Cricket World Player Of The Week - Matthew Wade

Cricket World Player Of The Week - Matthew Wade
Cricket World Player Of The Week - Matthew Wade
©REUTERS/Tim Wimborne. Picture Supplied by Action Images

Once again there has been very little action in international cricket over the past week with the third Test between Australia and the West Indies the only match in the men’s game. There have also been three Women’s One Day Internationals with West Indies Women emerging victorious in a hard-fought three-match series against their Sri Lankan counterparts.

It is from this series that a couple of contenders for this week’s award emerge, with Shanel Daley named Player of the Series for her all-round exploits which included twin half-centuries, as well as her usual economical and highly effective bowling; and Anisa Mohammed taking five for 34 to help the hosts win the opening match.

However, the only three-figure score this week came in the men’s game and it was from Matthew Wade, who hit his maiden Test century in Australia’s first innings in Dominica. He came to the crease with the visitors on 157 for five having just lost their captain Michael Clarke, and proceeded to score 106 off 146 balls to take Australia to 328 – a total which proved to be enough on a typically turgid West Indies pitch.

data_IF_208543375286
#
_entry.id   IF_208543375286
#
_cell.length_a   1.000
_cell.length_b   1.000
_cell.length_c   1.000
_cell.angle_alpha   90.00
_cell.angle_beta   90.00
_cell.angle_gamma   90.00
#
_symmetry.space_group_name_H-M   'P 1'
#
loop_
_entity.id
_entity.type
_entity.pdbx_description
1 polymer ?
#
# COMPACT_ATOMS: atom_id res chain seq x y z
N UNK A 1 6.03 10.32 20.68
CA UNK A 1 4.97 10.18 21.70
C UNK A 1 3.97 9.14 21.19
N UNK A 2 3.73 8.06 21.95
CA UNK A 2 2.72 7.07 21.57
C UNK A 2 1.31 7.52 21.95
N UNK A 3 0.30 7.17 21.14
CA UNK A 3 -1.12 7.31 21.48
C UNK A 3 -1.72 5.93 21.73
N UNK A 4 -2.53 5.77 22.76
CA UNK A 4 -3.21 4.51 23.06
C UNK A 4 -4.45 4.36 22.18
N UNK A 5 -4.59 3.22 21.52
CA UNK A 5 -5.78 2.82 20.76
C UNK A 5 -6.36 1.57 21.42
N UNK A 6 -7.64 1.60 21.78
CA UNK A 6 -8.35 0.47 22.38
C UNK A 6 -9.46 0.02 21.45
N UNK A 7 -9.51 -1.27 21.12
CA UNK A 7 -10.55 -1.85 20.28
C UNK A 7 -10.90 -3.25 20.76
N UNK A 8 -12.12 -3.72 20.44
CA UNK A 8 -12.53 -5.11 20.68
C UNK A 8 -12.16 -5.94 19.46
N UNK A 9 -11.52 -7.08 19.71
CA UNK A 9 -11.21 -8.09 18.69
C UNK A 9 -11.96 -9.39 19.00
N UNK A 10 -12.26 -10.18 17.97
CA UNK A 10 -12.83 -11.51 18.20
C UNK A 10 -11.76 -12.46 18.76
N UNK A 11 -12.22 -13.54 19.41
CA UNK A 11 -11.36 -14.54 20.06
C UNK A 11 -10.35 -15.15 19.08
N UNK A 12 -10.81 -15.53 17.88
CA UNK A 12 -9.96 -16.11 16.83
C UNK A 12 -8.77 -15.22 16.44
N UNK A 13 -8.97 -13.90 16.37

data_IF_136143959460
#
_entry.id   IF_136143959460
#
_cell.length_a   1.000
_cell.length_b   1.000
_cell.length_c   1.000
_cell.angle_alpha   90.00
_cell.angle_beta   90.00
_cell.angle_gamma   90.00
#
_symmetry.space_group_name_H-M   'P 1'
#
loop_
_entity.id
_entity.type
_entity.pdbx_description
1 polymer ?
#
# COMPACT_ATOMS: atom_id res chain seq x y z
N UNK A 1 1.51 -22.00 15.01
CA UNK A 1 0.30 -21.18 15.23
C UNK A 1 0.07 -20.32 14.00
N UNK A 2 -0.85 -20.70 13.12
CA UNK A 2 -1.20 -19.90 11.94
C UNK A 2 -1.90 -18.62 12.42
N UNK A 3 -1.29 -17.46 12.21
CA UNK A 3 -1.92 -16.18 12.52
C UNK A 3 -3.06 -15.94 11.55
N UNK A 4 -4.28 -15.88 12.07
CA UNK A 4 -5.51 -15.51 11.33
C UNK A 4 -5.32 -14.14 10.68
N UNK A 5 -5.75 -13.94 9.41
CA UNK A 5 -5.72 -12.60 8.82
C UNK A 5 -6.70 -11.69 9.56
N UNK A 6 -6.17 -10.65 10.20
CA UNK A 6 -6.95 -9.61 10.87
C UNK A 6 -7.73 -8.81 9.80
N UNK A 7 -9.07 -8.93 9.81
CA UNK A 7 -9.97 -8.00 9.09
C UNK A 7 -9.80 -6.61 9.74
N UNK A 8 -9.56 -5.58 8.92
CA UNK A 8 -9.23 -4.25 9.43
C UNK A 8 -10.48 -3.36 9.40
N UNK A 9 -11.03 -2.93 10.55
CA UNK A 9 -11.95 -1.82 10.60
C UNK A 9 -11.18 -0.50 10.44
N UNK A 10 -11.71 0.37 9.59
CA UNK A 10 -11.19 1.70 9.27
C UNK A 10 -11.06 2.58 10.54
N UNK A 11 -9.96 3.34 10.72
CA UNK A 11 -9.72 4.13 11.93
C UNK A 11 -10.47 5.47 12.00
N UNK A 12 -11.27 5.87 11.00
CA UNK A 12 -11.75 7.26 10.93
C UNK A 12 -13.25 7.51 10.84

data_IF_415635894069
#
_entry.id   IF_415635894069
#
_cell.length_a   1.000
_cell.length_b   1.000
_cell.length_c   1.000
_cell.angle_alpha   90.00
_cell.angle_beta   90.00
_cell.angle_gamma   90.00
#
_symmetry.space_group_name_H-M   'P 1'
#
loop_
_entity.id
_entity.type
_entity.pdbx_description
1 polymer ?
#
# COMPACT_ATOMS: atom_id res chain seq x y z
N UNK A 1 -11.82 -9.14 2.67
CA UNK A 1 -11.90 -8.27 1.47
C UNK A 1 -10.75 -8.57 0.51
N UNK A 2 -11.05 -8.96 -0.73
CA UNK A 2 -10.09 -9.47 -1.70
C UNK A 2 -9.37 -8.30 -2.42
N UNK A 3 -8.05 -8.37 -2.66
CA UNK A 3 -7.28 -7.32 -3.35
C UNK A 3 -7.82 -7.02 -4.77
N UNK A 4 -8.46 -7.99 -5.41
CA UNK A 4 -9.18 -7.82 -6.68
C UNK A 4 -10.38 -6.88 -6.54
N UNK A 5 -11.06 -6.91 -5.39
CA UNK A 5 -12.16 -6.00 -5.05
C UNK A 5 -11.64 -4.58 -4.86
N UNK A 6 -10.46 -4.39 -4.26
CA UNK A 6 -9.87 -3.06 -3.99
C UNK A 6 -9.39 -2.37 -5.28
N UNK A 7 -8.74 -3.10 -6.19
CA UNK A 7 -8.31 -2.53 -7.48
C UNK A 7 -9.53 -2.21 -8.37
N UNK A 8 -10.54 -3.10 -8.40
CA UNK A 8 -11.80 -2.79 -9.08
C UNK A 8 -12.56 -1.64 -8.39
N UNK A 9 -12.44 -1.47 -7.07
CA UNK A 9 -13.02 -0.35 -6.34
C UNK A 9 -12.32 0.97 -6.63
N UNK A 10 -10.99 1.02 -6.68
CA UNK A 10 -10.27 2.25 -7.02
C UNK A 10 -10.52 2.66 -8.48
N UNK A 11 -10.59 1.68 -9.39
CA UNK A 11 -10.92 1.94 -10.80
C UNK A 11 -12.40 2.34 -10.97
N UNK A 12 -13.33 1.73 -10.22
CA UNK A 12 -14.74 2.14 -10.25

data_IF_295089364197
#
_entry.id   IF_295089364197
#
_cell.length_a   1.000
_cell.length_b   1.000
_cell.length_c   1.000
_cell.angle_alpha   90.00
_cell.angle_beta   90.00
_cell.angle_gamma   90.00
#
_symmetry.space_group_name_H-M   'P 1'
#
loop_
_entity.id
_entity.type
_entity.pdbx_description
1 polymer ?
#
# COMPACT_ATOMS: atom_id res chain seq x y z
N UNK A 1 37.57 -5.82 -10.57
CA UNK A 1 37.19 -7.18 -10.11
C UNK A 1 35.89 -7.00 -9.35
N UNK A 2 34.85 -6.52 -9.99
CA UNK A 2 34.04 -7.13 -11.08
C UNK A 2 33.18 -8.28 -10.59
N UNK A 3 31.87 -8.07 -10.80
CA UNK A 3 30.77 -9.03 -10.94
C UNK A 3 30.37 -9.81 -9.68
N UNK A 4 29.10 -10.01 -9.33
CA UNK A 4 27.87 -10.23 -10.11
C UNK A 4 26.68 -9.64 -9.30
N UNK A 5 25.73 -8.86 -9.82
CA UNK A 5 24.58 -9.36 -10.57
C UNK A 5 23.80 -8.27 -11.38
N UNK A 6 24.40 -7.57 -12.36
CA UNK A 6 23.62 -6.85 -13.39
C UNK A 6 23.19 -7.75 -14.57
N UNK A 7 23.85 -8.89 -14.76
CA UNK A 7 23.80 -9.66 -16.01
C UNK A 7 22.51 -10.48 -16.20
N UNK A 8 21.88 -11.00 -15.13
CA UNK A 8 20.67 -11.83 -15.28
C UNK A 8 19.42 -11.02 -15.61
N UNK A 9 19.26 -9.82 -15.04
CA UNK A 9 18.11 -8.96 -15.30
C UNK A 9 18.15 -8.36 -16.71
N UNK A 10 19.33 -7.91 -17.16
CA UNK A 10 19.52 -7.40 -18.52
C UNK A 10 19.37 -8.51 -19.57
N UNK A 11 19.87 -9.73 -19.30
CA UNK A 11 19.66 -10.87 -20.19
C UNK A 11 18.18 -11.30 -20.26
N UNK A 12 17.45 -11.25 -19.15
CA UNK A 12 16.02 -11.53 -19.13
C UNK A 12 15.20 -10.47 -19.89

The 24 year-old is quickly emerging as Australia’s first choice wicket-keeper in all formats of the game and, despite protestations to the contrary from Clarke, has seemingly usurped the incumbent Brad Haddin. Tim Paine was originally thought to be next in line behind Haddin, who is currently taking a break from the game for family reasons, but he is currently battling a career-threatening finger injury.

All of which has left the Tasmanian-born Victorian in possession of the gloves, and he has already shown what he is capable of, as, in spite of initial criticisms about the standard of his glovework, that has now improved to a standard considered acceptable in international cricket, while his batting ability has never been in doubt. He averages over 40 in all first-class cricket, while his List A average of over 35 is up there with the very best on the Australian domestic circuit.

Barring serious injury or a catastrophic loss of form, it appears that he will be the man behind the stumps for Australia at both the World Twenty20 later this year and during the Ashes not long afterwards.

© Cricket World 2012





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